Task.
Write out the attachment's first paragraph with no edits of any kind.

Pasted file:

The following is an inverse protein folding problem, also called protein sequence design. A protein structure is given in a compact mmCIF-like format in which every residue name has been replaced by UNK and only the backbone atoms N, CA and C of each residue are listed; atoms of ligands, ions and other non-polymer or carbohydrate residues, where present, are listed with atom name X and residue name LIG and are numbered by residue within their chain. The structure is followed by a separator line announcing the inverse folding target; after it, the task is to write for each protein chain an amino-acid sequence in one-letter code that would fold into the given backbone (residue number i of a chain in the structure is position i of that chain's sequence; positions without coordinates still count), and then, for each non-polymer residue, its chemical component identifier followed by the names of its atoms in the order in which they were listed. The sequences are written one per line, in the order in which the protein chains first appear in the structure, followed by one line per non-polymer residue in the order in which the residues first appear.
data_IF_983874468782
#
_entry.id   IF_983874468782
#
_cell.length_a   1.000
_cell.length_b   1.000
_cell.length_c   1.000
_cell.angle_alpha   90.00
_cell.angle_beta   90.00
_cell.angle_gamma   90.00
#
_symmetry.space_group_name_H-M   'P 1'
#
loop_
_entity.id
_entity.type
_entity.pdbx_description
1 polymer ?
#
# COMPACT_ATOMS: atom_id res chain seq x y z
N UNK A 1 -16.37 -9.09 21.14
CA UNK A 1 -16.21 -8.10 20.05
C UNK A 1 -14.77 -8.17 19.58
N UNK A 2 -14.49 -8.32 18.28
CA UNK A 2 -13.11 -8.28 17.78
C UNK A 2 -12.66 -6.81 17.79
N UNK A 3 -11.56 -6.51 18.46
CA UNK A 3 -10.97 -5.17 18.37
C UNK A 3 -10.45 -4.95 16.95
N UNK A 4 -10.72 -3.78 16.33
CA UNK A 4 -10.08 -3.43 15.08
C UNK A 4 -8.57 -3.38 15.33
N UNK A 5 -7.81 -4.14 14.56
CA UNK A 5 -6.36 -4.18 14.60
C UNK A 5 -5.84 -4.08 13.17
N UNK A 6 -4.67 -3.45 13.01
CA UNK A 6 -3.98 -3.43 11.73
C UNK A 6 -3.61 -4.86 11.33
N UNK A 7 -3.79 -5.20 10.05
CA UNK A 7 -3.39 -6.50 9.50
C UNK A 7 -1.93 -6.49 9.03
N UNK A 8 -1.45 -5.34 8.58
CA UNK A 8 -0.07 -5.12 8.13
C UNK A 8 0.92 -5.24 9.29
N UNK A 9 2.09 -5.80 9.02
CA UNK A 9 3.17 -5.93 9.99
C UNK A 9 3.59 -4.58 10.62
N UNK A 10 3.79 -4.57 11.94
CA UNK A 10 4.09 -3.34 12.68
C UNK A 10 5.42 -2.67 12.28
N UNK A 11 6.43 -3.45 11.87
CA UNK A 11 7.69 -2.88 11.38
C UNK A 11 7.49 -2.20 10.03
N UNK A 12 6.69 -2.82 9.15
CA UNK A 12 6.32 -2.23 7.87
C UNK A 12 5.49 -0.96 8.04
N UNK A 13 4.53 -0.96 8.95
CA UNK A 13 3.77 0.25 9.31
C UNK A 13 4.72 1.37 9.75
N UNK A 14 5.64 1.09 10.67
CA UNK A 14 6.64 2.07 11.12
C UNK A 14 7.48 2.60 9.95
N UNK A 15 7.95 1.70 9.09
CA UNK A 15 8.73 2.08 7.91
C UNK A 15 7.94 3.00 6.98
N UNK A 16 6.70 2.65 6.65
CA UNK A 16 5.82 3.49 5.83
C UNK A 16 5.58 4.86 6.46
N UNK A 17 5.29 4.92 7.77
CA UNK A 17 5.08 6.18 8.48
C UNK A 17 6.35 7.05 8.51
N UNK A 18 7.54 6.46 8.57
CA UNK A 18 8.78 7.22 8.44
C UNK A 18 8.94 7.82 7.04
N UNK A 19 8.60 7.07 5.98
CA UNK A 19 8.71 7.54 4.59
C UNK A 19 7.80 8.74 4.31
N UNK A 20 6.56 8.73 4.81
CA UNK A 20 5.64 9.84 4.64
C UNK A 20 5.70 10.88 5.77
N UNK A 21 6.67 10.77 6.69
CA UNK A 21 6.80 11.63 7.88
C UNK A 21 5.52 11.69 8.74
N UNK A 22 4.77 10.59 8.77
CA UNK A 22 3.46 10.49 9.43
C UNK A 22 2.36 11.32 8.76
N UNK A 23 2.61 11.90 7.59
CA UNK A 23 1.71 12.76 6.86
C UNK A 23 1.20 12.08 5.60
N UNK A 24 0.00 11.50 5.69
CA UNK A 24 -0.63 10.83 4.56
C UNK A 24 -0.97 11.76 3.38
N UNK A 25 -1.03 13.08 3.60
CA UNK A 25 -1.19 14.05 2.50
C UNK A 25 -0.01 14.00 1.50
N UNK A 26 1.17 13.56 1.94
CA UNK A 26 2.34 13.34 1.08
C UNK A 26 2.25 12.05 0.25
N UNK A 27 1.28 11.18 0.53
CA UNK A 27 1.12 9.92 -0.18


The following is an inverse protein folding problem, also called protein sequence design. A protein structure is given in a compact mmCIF-like format in which every residue name has been replaced by UNK and only the backbone atoms N, CA and C of each residue are listed; atoms of ligands, ions and other non-polymer or carbohydrate residues, where present, are listed with atom name X and residue name LIG and are numbered by residue within their chain. The structure is followed by a separator line announcing the inverse folding target; after it, the task is to write for each protein chain an amino-acid sequence in one-letter code that would fold into the given backbone (residue number i of a chain in the structure is position i of that chain's sequence; positions without coordinates still count), and then, for each non-polymer residue, its chemical component identifier followed by the names of its atoms in the order in which they were listed. The sequences are written one per line, in the order in which the protein chains first appear in the structure, followed by one line per non-polymer residue in the order in which the residues first appear.